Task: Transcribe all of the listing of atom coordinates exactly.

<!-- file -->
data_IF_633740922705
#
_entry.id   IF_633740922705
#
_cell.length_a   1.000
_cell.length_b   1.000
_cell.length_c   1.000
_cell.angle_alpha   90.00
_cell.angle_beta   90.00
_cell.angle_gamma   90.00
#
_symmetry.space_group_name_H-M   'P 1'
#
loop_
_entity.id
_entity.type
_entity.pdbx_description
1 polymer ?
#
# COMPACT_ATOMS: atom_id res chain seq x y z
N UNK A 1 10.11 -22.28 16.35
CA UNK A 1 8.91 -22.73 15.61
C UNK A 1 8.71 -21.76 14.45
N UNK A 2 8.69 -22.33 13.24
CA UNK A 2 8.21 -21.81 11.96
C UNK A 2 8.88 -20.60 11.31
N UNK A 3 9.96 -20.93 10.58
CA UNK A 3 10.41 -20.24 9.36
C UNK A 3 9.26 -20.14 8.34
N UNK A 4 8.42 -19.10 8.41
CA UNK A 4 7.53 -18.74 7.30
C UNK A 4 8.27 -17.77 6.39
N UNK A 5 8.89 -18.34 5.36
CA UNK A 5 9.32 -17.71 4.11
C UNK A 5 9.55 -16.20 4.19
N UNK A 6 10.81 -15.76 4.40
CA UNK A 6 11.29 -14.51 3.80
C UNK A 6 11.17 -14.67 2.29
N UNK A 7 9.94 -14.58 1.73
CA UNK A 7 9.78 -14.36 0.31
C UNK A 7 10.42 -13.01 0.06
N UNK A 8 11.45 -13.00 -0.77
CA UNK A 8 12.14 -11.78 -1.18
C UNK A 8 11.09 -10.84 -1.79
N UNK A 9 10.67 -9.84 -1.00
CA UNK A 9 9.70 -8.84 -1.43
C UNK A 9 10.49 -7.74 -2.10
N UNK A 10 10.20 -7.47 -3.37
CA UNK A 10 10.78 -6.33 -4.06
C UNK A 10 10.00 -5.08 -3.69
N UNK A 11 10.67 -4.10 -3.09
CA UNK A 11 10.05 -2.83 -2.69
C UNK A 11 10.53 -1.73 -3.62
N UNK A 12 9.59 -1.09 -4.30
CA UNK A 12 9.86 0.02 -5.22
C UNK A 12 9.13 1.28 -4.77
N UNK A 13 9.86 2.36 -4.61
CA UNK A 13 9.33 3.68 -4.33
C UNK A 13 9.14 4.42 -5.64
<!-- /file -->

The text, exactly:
data_IF_633740922705
#
_entry.id   IF_633740922705
#
_cell.length_a   1.000
_cell.length_b   1.000
_cell.length_c   1.000
_cell.angle_alpha   90.00
_cell.angle_beta   90.00
_cell.angle_gamma   90.00
#
_symmetry.space_group_name_H-M   'P 1'
#
loop_
_entity.id
_entity.type
_entity.pdbx_description
1 polymer ?
#
# COMPACT_ATOMS: atom_id res chain seq x y z
N UNK A 1 10.11 -22.28 16.35
CA UNK A 1 8.91 -22.73 15.61
C UNK A 1 8.71 -21.76 14.45
N UNK A 2 8.69 -22.33 13.24
CA UNK A 2 8.21 -21.81 11.96
C UNK A 2 8.88 -20.60 11.31
N UNK A 3 9.96 -20.93 10.58
CA UNK A 3 10.41 -20.24 9.36
C UNK A 3 9.26 -20.14 8.34
N UNK A 4 8.42 -19.10 8.41
CA UNK A 4 7.53 -18.74 7.30
C UNK A 4 8.27 -17.77 6.39
N UNK A 5 8.89 -18.34 5.36
CA UNK A 5 9.32 -17.71 4.11
C UNK A 5 9.55 -16.20 4.19
N UNK A 6 10.81 -15.76 4.40
CA UNK A 6 11.29 -14.51 3.80
C UNK A 6 11.17 -14.67 2.29
N UNK A 7 9.94 -14.58 1.73
CA UNK A 7 9.78 -14.36 0.31
C UNK A 7 10.42 -13.01 0.06
N UNK A 8 11.45 -13.00 -0.77
CA UNK A 8 12.14 -11.78 -1.18
C UNK A 8 11.09 -10.84 -1.79
N UNK A 9 10.67 -9.84 -1.00
CA UNK A 9 9.70 -8.84 -1.43
C UNK A 9 10.49 -7.74 -2.10
N UNK A 10 10.20 -7.47 -3.37
CA UNK A 10 10.78 -6.33 -4.06
C UNK A 10 10.00 -5.08 -3.69
N UNK A 11 10.67 -4.10 -3.09
CA UNK A 11 10.05 -2.83 -2.69
C UNK A 11 10.53 -1.73 -3.62
N UNK A 12 9.59 -1.09 -4.30
CA UNK A 12 9.86 0.02 -5.22
C UNK A 12 9.13 1.28 -4.77
N UNK A 13 9.86 2.36 -4.61
CA UNK A 13 9.33 3.68 -4.33
C UNK A 13 9.14 4.42 -5.64